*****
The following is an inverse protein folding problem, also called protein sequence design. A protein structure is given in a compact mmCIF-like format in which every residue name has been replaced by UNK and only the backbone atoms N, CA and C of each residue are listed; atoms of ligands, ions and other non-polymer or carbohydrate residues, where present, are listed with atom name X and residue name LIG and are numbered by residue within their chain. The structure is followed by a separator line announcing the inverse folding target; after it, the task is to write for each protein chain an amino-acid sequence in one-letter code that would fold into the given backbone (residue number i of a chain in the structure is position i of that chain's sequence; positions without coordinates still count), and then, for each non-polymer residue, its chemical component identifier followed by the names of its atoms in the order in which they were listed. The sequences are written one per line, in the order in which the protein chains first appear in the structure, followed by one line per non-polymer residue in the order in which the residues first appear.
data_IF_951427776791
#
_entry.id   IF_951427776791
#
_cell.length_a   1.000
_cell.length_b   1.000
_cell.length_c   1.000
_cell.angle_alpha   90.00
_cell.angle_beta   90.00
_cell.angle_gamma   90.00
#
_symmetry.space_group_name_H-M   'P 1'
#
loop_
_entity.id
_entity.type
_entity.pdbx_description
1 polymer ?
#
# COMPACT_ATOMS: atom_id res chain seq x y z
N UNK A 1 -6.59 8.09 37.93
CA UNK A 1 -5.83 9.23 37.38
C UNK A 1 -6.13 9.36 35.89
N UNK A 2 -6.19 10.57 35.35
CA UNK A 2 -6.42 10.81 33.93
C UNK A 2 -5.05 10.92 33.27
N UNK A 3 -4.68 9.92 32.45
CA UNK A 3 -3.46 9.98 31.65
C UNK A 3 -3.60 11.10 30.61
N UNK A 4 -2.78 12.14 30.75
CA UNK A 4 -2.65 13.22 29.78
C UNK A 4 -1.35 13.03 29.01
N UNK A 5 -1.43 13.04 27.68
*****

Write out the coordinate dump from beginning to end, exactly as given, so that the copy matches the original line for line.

The following is an inverse protein folding problem, also called protein sequence design. A protein structure is given in a compact mmCIF-like format in which every residue name has been replaced by UNK and only the backbone atoms N, CA and C of each residue are listed; atoms of ligands, ions and other non-polymer or carbohydrate residues, where present, are listed with atom name X and residue name LIG and are numbered by residue within their chain. The structure is followed by a separator line announcing the inverse folding target; after it, the task is to write for each protein chain an amino-acid sequence in one-letter code that would fold into the given backbone (residue number i of a chain in the structure is position i of that chain's sequence; positions without coordinates still count), and then, for each non-polymer residue, its chemical component identifier followed by the names of its atoms in the order in which they were listed. The sequences are written one per line, in the order in which the protein chains first appear in the structure, followed by one line per non-polymer residue in the order in which the residues first appear.
data_IF_951427776791
#
_entry.id   IF_951427776791
#
_cell.length_a   1.000
_cell.length_b   1.000
_cell.length_c   1.000
_cell.angle_alpha   90.00
_cell.angle_beta   90.00
_cell.angle_gamma   90.00
#
_symmetry.space_group_name_H-M   'P 1'
#
loop_
_entity.id
_entity.type
_entity.pdbx_description
1 polymer ?
#
# COMPACT_ATOMS: atom_id res chain seq x y z
N UNK A 1 -6.59 8.09 37.93
CA UNK A 1 -5.83 9.23 37.38
C UNK A 1 -6.13 9.36 35.89
N UNK A 2 -6.19 10.57 35.35
CA UNK A 2 -6.42 10.81 33.93
C UNK A 2 -5.05 10.92 33.27
N UNK A 3 -4.68 9.92 32.45
CA UNK A 3 -3.46 9.98 31.65
C UNK A 3 -3.60 11.10 30.61
N UNK A 4 -2.78 12.14 30.75
CA UNK A 4 -2.65 13.22 29.78
C UNK A 4 -1.35 13.03 29.01
N UNK A 5 -1.43 13.04 27.68